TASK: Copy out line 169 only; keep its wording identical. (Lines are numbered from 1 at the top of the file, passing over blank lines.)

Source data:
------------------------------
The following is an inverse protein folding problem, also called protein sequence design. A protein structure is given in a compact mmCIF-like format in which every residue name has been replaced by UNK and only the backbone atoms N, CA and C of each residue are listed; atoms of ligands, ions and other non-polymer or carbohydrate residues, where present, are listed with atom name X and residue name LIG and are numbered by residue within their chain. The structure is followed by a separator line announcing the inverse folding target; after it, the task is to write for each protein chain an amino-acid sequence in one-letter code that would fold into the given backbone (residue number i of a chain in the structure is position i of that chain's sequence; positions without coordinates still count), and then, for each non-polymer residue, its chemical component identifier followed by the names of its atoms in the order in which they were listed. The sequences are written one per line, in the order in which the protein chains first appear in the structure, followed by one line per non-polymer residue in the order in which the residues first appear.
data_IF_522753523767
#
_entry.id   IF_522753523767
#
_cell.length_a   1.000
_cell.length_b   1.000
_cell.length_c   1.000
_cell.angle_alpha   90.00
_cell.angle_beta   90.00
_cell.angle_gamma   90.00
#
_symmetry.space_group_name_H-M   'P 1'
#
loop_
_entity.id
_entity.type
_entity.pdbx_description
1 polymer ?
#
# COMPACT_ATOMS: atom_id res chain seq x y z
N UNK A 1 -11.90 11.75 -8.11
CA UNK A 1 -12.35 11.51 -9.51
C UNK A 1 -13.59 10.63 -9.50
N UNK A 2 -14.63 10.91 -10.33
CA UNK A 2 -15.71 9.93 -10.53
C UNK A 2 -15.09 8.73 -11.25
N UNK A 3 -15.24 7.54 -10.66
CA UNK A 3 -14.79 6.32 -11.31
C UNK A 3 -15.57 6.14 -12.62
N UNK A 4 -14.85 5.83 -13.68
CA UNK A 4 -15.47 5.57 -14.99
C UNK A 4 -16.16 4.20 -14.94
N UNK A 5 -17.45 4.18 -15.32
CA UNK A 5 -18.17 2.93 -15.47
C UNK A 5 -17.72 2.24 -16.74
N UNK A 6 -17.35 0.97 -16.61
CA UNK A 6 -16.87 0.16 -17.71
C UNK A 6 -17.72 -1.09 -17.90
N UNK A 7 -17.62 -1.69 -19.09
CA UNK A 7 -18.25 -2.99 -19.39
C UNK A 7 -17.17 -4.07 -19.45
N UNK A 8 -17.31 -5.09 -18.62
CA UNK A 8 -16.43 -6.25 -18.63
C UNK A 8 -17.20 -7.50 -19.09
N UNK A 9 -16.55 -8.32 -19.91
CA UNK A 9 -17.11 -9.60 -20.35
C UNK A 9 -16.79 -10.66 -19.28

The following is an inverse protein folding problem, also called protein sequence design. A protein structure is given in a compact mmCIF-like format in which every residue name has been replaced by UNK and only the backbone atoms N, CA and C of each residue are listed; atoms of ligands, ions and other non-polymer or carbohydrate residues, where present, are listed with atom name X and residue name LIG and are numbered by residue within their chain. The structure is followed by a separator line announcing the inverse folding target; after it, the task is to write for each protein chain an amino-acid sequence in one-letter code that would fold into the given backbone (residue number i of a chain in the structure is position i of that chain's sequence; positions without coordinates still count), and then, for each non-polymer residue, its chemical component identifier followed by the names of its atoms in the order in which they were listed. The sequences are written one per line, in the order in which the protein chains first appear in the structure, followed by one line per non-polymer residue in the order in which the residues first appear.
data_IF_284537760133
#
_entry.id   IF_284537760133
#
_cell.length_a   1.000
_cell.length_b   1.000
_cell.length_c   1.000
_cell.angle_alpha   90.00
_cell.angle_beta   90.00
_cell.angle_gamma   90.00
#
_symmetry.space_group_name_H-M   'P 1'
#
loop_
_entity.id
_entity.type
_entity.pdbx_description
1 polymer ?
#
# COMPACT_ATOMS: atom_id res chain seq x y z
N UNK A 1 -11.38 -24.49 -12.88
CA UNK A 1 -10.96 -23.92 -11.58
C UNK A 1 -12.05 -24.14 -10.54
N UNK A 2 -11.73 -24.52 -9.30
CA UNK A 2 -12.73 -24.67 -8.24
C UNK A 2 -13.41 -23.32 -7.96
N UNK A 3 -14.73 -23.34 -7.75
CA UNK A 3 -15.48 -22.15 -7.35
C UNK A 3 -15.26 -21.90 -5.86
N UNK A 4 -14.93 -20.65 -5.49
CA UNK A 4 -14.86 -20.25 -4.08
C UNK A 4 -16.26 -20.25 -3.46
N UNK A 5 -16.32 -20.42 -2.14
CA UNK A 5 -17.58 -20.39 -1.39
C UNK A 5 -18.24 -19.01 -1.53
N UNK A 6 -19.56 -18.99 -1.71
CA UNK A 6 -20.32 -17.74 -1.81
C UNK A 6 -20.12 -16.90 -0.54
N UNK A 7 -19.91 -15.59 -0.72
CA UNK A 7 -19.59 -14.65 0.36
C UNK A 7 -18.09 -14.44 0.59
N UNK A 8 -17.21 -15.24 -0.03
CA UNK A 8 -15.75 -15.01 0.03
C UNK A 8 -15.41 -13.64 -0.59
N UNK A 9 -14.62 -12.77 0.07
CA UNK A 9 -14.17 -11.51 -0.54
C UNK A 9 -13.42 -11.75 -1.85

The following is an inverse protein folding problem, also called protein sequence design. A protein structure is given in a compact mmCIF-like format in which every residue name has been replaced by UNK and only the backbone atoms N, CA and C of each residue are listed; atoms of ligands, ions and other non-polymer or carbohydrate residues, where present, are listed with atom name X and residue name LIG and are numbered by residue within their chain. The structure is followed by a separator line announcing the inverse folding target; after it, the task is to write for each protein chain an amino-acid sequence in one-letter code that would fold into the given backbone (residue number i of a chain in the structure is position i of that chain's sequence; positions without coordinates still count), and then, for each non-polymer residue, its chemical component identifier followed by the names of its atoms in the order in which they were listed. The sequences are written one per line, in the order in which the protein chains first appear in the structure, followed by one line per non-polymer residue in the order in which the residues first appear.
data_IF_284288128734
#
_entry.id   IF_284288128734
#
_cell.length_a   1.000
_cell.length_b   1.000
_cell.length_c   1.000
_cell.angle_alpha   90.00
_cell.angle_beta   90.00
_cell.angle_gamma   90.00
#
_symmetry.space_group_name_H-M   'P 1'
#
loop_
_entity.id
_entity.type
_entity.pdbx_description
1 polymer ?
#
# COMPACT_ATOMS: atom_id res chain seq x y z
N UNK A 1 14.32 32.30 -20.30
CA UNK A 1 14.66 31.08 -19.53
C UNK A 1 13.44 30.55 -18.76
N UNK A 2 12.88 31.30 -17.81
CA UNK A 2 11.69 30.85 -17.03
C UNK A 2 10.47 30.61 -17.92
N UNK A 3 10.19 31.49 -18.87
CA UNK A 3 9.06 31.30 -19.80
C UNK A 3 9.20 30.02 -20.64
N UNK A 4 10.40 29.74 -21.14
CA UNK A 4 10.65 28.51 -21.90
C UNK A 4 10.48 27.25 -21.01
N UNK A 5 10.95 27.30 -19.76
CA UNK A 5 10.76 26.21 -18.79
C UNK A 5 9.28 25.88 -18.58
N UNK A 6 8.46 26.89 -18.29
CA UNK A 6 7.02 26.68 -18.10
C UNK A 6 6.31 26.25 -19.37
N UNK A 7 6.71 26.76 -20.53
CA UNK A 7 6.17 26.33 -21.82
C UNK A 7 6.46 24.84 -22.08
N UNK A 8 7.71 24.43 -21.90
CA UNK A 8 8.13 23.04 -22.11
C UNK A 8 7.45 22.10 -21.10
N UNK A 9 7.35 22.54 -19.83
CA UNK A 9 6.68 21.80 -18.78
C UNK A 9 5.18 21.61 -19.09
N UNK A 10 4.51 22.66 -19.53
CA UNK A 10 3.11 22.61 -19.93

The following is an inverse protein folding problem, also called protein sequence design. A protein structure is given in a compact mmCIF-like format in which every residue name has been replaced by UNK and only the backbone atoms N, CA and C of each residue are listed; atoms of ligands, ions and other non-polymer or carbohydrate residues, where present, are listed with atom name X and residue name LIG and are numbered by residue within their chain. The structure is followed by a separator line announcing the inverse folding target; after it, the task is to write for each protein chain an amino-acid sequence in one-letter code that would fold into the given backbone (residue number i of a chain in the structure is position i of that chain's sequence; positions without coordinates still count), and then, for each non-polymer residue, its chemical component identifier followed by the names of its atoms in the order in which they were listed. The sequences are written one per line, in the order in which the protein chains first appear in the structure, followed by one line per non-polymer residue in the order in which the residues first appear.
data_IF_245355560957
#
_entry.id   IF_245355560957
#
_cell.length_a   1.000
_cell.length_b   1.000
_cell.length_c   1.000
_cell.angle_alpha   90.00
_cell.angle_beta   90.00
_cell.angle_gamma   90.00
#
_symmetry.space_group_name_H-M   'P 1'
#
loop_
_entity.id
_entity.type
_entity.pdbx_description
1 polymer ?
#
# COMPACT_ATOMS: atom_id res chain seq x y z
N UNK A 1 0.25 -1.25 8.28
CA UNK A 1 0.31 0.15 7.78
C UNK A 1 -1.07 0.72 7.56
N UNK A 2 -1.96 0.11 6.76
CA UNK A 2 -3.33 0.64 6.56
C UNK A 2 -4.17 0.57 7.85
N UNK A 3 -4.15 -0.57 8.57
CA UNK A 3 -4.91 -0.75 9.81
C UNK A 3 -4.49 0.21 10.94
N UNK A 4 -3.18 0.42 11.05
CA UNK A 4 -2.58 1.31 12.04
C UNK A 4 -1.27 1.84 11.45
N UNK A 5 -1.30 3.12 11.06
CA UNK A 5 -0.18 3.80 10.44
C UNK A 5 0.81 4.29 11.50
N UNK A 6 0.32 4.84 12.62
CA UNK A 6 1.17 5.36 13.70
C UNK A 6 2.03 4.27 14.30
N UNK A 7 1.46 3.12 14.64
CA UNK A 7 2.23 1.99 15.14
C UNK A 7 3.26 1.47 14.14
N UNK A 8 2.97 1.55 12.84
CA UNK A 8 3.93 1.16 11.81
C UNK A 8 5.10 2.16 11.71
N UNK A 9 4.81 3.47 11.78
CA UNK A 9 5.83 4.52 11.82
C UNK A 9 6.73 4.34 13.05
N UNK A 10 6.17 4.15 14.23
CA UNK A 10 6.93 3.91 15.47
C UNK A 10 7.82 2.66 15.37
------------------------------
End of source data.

CA UNK A 1 0.31 0.15 7.78